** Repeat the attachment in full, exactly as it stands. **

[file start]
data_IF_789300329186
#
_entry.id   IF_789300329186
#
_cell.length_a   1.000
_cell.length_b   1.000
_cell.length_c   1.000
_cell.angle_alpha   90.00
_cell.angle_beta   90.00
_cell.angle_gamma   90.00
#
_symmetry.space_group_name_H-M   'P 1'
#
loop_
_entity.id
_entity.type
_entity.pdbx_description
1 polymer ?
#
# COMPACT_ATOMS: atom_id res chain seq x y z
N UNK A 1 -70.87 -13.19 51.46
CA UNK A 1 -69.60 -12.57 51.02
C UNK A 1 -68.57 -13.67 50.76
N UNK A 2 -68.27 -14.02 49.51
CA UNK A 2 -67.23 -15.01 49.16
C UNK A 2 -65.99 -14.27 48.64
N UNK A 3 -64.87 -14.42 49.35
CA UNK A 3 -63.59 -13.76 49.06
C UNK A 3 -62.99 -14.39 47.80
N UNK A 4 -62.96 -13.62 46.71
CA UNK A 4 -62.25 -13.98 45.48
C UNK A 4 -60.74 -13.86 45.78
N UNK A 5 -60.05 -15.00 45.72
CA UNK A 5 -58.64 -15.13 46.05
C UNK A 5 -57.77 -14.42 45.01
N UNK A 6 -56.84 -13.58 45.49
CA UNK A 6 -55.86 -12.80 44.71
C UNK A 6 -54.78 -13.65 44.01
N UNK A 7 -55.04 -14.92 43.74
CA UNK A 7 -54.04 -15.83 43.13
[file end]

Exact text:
data_IF_789300329186
#
_entry.id   IF_789300329186
#
_cell.length_a   1.000
_cell.length_b   1.000
_cell.length_c   1.000
_cell.angle_alpha   90.00
_cell.angle_beta   90.00
_cell.angle_gamma   90.00
#
_symmetry.space_group_name_H-M   'P 1'
#
loop_
_entity.id
_entity.type
_entity.pdbx_description
1 polymer ?
#
# COMPACT_ATOMS: atom_id res chain seq x y z
N UNK A 1 -70.87 -13.19 51.46
CA UNK A 1 -69.60 -12.57 51.02
C UNK A 1 -68.57 -13.67 50.76
N UNK A 2 -68.27 -14.02 49.51
CA UNK A 2 -67.23 -15.01 49.16
C UNK A 2 -65.99 -14.27 48.64
N UNK A 3 -64.87 -14.42 49.35
CA UNK A 3 -63.59 -13.76 49.06
C UNK A 3 -62.99 -14.39 47.80
N UNK A 4 -62.96 -13.62 46.71
CA UNK A 4 -62.25 -13.98 45.48
C UNK A 4 -60.74 -13.86 45.78
N UNK A 5 -60.05 -15.00 45.72
CA UNK A 5 -58.64 -15.13 46.05
C UNK A 5 -57.77 -14.42 45.01
N UNK A 6 -56.84 -13.58 45.49
CA UNK A 6 -55.86 -12.80 44.71
C UNK A 6 -54.78 -13.65 44.01
N UNK A 7 -55.04 -14.92 43.74
CA UNK A 7 -54.04 -15.83 43.13